News

Diseases of affluence hit developing nations

BMJ 1997; 314 doi: https://doi.org/10.1136/bmj.314.7091.1365d (Published 10 May 1997) Cite this as: BMJ 1997;314:1365
  1. Stephanie Swafford, Clegg scholar
  1. BMJ

    “Diseases of affluence,” previously thought to affect only developed nations, are now becoming the leading killers in the developing world, according to a five year study-the global burden of disease-sponsored by the World Health Organisation and the World Bank.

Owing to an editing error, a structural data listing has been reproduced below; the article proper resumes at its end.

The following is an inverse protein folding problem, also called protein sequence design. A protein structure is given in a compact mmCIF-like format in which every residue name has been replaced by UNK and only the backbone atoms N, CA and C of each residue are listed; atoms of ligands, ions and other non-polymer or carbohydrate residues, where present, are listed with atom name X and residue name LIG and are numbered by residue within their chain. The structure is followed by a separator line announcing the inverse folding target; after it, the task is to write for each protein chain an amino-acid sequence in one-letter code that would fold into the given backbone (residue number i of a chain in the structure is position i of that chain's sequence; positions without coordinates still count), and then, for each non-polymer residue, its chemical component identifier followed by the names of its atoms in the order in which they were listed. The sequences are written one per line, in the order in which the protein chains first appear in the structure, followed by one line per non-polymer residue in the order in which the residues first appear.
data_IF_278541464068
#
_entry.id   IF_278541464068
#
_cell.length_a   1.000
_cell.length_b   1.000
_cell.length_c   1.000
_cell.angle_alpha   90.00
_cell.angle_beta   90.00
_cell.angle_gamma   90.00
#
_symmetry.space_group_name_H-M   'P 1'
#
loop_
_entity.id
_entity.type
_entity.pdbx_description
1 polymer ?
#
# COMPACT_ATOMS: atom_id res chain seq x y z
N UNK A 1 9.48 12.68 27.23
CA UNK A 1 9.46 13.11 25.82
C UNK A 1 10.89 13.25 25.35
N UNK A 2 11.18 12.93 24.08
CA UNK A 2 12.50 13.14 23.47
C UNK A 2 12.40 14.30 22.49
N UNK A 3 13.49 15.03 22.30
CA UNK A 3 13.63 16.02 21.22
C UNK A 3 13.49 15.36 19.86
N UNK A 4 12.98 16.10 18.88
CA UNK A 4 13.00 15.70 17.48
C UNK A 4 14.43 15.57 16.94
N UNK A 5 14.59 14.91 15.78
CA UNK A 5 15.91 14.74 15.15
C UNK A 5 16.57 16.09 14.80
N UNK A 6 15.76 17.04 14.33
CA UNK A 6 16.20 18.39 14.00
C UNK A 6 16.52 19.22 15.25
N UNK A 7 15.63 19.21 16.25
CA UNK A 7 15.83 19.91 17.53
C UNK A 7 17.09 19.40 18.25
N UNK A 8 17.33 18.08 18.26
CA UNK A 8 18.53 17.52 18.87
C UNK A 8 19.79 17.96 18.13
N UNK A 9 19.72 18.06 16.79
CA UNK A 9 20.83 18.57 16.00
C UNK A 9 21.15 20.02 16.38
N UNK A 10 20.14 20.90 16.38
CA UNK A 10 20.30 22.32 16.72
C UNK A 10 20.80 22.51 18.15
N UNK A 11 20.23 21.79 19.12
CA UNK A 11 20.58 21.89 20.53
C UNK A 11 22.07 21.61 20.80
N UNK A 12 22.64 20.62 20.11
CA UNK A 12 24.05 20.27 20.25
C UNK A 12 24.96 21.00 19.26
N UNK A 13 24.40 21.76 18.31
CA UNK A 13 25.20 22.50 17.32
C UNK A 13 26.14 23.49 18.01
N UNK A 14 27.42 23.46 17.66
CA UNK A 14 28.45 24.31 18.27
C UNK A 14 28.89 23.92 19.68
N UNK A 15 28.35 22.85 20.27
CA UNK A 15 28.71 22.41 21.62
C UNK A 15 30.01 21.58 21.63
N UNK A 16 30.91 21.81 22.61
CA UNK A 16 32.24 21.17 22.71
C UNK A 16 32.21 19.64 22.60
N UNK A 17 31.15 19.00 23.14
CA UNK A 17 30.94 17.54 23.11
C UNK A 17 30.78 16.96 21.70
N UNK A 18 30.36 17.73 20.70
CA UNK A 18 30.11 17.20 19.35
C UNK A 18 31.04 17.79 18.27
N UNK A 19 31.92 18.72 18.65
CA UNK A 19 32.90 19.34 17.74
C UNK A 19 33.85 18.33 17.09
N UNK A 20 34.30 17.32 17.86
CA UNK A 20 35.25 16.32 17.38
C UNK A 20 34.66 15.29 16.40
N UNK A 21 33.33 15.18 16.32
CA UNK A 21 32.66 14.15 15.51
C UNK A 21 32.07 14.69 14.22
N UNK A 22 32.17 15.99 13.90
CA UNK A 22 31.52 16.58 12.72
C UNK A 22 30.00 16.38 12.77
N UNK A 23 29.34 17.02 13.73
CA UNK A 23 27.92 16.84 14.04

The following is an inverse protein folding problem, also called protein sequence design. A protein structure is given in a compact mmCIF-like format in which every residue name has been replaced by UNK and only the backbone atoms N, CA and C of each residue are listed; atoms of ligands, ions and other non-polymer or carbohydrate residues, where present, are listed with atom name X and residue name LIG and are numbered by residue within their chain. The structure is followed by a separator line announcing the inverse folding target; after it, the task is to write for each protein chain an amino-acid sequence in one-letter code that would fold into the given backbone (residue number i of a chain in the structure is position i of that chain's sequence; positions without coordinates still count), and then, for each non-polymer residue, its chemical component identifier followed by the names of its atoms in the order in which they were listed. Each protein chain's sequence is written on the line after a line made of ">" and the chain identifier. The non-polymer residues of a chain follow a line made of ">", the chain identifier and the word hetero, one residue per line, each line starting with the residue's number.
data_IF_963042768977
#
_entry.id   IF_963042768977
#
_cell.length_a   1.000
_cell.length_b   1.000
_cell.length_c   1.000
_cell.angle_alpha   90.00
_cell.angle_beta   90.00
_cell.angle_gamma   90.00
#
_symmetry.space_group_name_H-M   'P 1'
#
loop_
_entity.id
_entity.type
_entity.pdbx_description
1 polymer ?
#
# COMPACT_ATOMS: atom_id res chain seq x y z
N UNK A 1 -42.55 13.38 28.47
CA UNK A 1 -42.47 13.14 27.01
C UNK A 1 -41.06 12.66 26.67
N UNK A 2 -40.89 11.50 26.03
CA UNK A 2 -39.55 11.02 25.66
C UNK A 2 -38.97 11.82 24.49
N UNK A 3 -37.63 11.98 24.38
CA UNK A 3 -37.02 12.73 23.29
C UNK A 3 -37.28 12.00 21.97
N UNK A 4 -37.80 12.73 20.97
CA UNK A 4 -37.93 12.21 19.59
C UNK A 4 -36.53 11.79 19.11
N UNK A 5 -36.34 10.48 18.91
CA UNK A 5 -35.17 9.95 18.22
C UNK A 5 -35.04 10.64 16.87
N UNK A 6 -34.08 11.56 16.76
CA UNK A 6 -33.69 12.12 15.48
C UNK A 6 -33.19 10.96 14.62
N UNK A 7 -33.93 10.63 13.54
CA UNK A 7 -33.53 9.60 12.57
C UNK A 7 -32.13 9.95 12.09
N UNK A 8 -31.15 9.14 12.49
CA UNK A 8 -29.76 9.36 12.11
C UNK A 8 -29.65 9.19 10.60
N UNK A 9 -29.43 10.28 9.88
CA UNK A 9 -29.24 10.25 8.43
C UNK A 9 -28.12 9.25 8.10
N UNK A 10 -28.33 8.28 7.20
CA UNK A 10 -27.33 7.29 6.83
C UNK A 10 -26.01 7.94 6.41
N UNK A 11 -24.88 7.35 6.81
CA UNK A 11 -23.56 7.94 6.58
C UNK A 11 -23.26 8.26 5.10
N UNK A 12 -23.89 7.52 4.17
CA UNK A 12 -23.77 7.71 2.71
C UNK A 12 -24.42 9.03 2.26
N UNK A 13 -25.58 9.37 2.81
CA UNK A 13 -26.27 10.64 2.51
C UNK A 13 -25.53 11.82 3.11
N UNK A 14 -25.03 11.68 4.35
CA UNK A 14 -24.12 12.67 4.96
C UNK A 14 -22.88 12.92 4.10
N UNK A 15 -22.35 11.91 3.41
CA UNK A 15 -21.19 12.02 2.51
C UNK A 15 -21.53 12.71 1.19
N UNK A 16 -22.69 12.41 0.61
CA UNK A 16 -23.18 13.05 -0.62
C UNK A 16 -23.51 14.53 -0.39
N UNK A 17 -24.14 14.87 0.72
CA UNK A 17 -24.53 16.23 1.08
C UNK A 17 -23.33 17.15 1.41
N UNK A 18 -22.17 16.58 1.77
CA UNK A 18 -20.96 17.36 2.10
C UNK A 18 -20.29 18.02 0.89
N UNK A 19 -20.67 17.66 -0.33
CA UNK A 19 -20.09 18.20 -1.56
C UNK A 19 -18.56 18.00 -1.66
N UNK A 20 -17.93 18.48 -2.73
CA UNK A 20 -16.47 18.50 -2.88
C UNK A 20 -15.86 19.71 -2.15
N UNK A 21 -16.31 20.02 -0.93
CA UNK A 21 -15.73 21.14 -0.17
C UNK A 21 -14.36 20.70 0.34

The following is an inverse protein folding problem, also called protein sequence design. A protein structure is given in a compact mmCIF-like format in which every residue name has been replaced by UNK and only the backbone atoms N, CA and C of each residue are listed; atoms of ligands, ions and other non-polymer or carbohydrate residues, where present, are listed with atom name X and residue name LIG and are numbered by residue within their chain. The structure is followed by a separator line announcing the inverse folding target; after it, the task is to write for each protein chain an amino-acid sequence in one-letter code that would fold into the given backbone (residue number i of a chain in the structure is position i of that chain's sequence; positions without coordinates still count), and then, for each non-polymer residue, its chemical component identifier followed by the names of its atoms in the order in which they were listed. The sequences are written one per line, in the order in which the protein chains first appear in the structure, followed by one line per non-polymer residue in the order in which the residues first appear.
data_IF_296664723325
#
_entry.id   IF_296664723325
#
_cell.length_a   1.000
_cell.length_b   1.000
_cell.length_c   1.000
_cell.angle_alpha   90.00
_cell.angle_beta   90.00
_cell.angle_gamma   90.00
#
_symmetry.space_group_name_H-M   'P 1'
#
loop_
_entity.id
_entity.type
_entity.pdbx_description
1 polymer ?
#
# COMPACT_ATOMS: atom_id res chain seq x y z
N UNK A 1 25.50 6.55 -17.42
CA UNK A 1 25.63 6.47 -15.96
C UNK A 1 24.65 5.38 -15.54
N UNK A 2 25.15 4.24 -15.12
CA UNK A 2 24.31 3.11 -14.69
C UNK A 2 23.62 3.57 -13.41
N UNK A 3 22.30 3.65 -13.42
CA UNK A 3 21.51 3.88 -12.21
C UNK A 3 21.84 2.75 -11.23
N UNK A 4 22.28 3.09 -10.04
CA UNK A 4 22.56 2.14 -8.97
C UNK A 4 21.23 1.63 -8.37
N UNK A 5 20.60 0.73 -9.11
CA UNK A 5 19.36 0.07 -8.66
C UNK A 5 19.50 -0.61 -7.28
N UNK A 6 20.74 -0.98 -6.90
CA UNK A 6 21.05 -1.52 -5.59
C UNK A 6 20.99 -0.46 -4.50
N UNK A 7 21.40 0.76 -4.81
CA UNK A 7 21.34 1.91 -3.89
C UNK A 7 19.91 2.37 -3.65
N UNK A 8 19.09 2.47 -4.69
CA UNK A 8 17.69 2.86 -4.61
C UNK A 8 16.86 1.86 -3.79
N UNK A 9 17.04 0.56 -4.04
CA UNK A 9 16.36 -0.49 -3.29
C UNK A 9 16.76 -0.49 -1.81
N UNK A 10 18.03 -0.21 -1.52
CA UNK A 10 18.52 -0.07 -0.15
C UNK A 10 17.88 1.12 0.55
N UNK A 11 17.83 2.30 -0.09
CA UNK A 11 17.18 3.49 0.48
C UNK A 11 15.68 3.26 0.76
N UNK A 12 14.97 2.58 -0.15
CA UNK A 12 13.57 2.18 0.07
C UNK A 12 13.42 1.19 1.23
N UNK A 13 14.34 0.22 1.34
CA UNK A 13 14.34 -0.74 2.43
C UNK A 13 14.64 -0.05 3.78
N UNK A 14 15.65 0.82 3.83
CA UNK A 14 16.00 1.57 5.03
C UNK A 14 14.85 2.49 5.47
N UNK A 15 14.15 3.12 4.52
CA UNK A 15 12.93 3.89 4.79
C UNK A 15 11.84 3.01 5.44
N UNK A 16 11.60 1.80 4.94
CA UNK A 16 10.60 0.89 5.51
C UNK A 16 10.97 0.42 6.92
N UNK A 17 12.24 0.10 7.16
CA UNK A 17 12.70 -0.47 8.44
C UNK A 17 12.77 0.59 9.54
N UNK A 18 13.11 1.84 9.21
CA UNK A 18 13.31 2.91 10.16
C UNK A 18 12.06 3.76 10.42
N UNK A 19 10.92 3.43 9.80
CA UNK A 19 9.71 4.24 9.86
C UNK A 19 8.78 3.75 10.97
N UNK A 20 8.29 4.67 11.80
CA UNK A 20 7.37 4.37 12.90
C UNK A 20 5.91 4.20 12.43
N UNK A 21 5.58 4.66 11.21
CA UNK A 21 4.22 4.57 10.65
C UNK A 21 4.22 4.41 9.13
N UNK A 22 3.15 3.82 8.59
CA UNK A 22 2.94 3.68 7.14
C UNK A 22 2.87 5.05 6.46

The report, the first of a series of four (Lancet 1997;349:1269-76), says that the differences in diseases between developed and developing countries is not as great as previously thought. Developing nations continue to have major problems with infections, tuberculosis, and malaria. …

    View Full Text

    Sign in

    Log in through your institution

    Free trial

    Register for a free trial to thebmj.com to receive unlimited access to all content on thebmj.com for 14 days.
    Sign up for a free trial

    Subscribe